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Vehicle crime expands to more than just vehicle theft and theft of items from inside vehicles.
What's the best way to protect against less obvious vehicle crimes such as ringing or buying a stolen car? DVLA has put several measures in place to protect motorists.
Whenever someone sells a vehicle, the DVLA is notified of the sale.
The vehicle seller must hand the correct section of the vehicle registration certificate to the buyer and inform DVLA of the change.
Buyers of vehicles should always check the vehicle registration document of any vehicle they are looking to buy, and check the details against the details on the vehicle and online.
A certificate of destruction (COD) is issued to the last owner of a vehicle when a vehicle is taken to an authorised treatment facility (ATF) for destruction.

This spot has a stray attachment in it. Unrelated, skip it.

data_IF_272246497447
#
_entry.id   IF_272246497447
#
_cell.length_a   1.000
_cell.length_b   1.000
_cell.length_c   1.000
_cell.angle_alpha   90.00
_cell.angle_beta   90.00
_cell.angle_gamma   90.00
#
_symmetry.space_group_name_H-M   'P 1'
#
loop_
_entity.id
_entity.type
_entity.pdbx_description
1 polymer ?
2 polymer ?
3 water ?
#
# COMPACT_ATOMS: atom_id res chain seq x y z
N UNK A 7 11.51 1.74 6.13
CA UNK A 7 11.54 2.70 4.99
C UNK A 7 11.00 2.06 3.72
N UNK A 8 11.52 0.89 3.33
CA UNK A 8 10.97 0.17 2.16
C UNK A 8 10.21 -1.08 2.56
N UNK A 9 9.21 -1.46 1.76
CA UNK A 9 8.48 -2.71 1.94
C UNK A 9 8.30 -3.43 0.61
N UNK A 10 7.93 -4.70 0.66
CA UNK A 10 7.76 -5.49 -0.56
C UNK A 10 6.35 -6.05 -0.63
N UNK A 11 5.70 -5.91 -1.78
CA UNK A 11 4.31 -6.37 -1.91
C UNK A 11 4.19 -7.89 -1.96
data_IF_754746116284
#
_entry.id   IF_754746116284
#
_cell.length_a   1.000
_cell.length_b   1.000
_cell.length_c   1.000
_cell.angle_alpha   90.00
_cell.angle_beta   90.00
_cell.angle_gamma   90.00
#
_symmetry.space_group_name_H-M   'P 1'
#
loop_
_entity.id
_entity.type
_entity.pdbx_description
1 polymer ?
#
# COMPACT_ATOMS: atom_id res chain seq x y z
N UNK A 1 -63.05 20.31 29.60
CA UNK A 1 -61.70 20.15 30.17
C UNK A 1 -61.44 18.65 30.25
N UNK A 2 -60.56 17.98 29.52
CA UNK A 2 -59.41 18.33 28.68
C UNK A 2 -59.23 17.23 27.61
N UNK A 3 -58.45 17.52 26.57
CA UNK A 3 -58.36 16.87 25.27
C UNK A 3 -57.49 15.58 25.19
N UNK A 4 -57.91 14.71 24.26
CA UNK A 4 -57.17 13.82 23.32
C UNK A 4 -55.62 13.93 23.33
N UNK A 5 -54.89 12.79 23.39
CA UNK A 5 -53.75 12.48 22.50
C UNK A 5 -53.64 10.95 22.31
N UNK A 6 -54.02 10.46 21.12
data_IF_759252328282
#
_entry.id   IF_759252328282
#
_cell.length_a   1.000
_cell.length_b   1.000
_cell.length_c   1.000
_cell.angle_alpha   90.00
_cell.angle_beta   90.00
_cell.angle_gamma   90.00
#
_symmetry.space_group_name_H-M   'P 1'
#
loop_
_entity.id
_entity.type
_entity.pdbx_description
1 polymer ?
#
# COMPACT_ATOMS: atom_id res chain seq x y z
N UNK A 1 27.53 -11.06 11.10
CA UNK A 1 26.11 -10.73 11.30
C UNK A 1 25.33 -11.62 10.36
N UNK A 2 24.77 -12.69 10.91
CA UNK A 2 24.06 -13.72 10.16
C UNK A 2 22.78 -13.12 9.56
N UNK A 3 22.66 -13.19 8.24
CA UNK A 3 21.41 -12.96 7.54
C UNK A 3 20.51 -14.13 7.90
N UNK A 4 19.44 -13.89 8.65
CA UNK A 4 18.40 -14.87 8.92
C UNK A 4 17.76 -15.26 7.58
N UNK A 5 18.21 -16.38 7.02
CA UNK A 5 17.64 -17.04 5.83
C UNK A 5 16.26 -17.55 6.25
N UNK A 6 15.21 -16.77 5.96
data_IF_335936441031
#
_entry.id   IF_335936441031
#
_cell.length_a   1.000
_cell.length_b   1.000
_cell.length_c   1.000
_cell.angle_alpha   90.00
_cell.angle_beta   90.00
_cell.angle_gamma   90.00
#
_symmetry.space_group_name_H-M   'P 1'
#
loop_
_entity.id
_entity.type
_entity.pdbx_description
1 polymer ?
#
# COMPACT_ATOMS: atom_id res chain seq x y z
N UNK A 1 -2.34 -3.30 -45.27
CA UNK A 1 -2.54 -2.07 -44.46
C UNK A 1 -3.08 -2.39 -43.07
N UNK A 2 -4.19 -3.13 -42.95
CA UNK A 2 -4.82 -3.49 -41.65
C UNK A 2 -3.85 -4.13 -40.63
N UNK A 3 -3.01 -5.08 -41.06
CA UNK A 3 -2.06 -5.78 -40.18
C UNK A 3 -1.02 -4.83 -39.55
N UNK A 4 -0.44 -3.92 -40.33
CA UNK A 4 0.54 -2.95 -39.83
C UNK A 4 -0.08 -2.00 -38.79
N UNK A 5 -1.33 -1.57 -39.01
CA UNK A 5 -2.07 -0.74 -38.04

The COD updates the DVLA database and releases the keeper of any obligations.
This is a scheme managed by DVLA to ensure DVLA number plates are only sold by registered registration plate suppliers. The most important part of this is that the purchaser is required to show entitlement to have a number plate made up with a particular registration mark. The purchaser must give proof of identity.
Number plate suppliers are required to keep records of registration plate sales, and these records are open to inspection by the police, trading standards, and DVLA.
Continuous registration ensures that the vehicle is always someone's responsibility. It encourages motorists to keep their details and the vehicle's details up to date.
Last updated: Friday 29th November 2019
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